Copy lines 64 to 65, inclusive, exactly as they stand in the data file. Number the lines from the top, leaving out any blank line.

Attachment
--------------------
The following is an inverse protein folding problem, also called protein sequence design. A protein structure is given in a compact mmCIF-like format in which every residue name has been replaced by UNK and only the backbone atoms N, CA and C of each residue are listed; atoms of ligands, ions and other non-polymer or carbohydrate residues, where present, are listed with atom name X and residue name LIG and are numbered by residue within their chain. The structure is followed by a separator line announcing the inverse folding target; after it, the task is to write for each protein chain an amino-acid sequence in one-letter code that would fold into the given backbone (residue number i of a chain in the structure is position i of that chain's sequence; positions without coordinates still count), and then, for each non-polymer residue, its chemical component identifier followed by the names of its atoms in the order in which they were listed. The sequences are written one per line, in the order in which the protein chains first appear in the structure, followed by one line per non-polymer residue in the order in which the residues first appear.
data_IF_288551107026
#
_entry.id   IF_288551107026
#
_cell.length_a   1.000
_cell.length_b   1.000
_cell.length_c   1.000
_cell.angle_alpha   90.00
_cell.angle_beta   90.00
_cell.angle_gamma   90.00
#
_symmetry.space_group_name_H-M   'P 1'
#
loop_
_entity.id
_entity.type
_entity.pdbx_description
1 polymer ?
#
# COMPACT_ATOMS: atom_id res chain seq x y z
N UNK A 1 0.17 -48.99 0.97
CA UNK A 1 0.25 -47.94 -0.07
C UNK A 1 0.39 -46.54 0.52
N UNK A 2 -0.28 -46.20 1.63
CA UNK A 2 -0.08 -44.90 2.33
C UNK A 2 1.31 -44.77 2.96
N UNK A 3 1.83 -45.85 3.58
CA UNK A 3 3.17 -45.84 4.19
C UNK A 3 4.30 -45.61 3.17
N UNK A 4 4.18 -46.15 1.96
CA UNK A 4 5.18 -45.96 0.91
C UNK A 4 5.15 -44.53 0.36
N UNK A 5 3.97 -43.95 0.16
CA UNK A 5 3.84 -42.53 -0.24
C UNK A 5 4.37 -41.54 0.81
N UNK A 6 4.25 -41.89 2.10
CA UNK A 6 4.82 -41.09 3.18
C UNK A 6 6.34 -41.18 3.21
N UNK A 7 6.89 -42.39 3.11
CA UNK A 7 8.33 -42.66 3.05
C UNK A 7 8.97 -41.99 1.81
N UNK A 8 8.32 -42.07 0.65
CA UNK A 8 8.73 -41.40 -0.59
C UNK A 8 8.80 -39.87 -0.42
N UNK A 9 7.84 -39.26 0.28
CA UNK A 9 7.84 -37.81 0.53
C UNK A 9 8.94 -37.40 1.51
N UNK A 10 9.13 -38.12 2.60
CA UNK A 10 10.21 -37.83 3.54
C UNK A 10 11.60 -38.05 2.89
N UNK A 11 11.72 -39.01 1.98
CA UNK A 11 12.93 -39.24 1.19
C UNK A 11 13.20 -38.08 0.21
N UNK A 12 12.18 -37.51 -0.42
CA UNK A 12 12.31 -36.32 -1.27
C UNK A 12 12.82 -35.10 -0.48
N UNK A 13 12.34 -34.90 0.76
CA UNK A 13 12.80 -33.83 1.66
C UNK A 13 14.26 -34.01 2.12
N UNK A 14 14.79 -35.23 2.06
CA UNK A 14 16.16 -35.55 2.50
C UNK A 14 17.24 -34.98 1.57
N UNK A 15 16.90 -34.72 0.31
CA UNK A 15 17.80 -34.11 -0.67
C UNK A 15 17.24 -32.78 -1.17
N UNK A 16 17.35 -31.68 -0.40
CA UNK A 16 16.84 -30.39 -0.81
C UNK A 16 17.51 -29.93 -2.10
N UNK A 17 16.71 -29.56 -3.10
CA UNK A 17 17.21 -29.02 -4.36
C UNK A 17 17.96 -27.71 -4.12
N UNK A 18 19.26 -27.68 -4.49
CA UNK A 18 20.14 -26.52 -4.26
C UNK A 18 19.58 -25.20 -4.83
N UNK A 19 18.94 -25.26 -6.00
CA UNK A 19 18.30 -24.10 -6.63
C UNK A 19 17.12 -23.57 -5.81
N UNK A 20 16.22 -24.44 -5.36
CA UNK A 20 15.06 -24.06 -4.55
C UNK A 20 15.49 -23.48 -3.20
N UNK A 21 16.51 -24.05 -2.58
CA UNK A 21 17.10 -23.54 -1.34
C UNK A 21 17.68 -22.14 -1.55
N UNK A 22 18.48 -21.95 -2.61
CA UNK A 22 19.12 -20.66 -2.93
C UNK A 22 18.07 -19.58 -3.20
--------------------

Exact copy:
N UNK A 15 16.90 -34.72 0.31
CA UNK A 15 17.80 -34.11 -0.67